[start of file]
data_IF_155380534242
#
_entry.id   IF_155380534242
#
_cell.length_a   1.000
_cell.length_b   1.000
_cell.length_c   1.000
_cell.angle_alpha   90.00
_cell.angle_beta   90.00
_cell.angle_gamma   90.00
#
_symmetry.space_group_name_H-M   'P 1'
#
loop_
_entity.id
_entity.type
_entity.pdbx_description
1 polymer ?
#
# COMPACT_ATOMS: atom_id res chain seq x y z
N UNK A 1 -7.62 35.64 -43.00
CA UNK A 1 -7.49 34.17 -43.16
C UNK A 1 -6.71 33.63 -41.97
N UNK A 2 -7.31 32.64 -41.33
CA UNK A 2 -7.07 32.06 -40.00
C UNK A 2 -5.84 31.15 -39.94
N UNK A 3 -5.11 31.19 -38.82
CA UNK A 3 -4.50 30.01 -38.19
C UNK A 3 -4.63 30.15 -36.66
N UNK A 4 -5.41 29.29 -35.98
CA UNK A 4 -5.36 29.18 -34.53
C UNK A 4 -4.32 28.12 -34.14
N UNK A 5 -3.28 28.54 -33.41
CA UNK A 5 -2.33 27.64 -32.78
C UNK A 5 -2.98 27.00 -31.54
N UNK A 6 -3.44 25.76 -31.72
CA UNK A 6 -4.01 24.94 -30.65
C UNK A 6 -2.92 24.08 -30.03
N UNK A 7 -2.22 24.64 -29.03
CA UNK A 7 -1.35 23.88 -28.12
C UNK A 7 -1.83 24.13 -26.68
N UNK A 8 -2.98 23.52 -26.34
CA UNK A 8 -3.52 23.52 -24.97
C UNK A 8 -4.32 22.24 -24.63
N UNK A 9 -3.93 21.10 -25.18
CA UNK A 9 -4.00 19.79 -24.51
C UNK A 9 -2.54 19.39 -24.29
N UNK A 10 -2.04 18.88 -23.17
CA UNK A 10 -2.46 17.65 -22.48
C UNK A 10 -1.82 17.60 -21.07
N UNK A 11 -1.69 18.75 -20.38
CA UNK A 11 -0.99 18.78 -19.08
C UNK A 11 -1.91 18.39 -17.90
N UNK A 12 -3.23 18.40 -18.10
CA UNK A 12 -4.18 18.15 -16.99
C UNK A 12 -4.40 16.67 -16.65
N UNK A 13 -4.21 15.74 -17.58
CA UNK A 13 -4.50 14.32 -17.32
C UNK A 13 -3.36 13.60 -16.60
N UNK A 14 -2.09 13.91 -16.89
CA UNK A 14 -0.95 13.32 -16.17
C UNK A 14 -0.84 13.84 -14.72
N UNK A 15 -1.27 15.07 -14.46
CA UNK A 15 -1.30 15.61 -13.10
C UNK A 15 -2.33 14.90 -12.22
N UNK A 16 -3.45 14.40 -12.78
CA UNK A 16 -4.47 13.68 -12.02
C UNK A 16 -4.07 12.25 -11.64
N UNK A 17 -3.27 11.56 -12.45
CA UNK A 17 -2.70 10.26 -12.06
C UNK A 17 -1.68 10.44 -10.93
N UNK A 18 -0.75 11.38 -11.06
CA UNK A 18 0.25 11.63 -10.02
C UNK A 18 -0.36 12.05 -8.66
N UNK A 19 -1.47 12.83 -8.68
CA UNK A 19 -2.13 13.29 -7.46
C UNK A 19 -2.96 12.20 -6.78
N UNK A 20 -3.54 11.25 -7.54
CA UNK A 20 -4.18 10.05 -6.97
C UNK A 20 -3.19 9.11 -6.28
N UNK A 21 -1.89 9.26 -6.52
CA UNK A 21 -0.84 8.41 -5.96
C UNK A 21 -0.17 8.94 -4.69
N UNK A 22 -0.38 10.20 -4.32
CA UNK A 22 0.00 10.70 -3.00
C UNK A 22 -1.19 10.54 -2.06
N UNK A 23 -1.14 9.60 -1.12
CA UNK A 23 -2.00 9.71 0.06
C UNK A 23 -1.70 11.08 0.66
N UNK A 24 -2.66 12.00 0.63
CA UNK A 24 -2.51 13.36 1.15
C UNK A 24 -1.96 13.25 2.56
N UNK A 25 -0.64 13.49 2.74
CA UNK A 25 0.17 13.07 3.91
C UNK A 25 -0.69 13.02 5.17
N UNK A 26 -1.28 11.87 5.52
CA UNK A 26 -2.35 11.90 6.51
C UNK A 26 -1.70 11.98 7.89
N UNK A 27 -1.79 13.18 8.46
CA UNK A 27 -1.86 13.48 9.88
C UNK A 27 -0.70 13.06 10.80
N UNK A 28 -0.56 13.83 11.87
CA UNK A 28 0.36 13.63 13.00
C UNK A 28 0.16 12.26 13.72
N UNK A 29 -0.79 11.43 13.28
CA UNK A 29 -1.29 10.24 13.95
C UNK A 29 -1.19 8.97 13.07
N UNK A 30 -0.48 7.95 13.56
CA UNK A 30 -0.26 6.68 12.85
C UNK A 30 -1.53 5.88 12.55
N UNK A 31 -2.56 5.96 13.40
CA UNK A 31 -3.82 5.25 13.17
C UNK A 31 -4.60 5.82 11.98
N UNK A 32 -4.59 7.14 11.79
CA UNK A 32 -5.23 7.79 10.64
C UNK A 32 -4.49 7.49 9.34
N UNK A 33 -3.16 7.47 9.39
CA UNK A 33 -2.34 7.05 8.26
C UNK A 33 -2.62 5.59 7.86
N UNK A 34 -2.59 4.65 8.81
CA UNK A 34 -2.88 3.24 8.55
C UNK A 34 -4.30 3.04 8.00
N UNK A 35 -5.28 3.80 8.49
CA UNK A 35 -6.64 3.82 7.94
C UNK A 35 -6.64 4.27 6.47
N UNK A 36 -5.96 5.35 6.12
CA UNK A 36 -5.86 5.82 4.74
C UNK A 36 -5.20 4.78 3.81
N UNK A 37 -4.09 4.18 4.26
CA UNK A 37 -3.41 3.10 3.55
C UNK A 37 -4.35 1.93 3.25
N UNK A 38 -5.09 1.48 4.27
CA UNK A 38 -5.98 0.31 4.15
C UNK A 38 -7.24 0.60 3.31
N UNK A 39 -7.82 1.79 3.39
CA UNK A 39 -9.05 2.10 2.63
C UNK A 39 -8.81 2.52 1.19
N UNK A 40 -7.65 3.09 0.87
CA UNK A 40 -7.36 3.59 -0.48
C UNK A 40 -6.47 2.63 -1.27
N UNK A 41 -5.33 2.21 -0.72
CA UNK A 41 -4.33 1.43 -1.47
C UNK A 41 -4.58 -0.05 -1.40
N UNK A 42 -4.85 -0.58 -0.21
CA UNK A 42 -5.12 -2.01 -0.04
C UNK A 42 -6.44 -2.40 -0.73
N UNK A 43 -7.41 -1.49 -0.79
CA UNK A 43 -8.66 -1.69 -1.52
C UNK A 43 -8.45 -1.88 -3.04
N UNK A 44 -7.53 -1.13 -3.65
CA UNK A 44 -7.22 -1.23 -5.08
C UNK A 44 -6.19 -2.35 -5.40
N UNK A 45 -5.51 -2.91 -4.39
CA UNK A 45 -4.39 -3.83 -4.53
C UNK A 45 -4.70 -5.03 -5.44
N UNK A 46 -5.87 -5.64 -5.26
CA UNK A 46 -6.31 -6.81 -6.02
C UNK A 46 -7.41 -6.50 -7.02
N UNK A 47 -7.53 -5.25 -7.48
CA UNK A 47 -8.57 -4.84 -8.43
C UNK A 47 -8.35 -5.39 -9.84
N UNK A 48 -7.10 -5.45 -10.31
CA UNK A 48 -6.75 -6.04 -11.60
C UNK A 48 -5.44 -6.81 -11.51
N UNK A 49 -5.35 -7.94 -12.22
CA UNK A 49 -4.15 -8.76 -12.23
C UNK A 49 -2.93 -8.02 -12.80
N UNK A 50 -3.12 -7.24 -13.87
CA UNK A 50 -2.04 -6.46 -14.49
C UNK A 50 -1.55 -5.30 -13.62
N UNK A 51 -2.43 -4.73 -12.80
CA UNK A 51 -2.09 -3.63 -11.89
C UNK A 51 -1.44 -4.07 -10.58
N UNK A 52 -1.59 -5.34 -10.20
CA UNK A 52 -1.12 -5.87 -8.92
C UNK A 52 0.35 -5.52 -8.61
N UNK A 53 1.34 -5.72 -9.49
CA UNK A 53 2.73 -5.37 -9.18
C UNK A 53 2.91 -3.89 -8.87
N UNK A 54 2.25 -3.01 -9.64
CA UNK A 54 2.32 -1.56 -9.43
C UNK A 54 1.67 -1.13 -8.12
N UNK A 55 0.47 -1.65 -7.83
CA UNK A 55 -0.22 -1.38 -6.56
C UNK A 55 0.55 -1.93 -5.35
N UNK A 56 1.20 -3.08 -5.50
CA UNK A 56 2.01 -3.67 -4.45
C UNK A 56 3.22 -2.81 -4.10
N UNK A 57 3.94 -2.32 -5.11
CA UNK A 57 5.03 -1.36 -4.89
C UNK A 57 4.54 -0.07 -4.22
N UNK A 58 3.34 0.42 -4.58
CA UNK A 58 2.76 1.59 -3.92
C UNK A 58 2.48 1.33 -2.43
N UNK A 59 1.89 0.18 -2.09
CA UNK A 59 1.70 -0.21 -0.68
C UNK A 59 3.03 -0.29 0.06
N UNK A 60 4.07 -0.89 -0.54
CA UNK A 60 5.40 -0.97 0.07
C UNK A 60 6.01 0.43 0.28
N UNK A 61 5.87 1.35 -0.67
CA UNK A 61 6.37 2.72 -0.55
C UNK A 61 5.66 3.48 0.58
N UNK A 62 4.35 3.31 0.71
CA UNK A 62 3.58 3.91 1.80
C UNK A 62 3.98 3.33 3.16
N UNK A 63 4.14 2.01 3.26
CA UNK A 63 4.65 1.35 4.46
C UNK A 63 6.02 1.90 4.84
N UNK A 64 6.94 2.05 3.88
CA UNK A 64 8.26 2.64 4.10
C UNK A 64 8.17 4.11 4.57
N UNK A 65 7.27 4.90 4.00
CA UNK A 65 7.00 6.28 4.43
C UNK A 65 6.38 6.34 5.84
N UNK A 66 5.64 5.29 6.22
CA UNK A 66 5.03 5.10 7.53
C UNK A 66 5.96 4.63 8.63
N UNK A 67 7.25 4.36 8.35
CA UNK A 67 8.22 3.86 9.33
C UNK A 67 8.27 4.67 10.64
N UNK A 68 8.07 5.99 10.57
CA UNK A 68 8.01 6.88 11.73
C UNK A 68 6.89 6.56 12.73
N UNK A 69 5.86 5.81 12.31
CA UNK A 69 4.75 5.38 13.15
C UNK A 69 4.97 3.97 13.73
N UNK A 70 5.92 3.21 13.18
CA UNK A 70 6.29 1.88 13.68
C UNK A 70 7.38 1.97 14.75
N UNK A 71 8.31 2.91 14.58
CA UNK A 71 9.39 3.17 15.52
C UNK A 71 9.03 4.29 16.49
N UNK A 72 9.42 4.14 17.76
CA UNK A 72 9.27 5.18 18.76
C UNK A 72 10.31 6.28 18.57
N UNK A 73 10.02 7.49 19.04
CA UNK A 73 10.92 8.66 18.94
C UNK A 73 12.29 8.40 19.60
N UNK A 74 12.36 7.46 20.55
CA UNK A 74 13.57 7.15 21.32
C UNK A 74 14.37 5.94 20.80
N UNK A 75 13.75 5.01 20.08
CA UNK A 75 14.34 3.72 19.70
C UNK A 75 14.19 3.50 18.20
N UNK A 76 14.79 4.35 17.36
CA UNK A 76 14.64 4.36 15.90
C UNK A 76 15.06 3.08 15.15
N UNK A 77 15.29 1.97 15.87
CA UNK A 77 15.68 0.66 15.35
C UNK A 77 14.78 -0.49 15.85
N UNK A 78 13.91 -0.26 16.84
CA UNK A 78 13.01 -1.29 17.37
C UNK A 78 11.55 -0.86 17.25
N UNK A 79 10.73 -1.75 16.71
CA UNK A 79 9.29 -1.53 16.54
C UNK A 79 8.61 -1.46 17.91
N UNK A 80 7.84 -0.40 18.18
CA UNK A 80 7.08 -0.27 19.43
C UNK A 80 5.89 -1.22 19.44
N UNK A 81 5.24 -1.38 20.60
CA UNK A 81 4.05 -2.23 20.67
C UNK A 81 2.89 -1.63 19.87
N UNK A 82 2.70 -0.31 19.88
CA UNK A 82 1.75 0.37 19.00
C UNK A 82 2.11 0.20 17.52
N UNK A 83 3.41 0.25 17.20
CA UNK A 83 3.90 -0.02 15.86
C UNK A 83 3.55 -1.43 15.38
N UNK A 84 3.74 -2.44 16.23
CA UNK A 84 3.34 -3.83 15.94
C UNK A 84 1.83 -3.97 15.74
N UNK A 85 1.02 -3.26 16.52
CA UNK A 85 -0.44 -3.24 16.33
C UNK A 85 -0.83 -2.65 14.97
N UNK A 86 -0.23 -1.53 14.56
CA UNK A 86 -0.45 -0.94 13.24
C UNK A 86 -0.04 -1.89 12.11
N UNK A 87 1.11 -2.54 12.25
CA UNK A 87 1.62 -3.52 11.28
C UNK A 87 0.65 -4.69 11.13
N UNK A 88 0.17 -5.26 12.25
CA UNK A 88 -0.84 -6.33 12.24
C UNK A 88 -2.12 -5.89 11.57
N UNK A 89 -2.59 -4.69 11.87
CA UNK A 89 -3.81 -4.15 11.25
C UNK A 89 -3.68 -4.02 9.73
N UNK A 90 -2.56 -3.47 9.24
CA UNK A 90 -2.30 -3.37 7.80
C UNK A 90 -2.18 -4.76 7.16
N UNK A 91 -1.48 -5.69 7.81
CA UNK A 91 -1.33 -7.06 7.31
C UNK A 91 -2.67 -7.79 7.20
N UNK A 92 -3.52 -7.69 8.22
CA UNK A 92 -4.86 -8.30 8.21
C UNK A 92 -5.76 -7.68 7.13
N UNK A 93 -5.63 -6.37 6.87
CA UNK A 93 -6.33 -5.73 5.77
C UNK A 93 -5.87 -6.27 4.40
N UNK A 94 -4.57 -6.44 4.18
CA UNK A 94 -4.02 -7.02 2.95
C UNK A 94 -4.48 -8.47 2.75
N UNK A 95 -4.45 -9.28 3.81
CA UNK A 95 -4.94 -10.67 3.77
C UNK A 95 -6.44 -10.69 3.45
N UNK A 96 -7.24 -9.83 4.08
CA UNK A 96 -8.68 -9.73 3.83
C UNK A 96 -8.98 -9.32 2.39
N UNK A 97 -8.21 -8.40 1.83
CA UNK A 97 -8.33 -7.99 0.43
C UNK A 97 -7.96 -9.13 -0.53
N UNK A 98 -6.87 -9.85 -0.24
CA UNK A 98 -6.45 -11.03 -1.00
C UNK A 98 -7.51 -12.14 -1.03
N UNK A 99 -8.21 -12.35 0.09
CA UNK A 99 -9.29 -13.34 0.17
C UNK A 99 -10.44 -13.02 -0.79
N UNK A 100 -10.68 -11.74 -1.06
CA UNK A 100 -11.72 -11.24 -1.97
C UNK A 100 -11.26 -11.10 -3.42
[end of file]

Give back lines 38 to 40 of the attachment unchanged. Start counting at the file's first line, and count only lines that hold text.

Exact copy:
C UNK A 6 -2.92 24.08 -30.03
N UNK A 7 -2.22 24.64 -29.03
CA UNK A 7 -1.35 23.88 -28.12